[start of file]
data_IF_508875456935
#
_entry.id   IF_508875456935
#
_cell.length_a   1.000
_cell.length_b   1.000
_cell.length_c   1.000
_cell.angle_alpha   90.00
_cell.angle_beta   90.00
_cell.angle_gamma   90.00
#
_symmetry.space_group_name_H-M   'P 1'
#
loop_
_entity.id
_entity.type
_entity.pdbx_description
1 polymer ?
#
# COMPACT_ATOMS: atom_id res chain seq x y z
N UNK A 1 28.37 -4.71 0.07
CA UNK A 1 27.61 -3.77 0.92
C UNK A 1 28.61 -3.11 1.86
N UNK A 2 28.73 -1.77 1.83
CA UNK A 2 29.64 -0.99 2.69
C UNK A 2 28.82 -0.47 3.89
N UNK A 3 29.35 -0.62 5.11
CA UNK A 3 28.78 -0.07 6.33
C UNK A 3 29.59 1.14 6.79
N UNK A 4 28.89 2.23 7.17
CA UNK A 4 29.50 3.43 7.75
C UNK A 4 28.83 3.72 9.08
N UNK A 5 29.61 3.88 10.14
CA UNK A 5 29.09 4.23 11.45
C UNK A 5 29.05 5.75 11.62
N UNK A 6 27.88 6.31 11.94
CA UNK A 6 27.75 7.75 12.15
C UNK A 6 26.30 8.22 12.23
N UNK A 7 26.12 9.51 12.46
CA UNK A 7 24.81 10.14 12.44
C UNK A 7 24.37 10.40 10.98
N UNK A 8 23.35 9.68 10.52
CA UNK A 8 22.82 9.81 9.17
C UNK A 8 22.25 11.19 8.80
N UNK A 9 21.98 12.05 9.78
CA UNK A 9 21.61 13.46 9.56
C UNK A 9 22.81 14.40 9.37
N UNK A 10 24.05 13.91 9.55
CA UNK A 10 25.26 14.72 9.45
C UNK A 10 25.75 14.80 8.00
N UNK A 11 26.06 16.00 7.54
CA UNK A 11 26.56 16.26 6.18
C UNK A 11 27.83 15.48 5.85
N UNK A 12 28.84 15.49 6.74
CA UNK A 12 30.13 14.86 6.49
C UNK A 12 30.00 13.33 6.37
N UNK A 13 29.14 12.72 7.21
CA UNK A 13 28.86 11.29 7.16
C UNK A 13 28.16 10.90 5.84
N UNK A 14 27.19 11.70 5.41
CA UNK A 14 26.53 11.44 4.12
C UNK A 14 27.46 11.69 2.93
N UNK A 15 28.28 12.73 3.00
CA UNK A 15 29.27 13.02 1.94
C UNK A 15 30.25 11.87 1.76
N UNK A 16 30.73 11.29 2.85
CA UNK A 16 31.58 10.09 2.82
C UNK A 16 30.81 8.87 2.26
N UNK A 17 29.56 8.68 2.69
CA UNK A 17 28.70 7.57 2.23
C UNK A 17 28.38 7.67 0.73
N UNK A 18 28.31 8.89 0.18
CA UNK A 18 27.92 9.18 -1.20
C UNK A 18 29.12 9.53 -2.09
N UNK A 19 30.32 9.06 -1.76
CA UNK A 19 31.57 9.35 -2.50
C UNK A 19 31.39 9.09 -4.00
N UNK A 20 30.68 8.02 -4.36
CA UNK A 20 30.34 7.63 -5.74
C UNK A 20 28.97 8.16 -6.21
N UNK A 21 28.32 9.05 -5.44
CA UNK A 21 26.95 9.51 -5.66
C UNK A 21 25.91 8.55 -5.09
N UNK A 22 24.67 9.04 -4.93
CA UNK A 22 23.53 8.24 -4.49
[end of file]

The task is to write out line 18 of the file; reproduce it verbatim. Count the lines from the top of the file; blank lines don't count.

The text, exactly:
1 polymer ?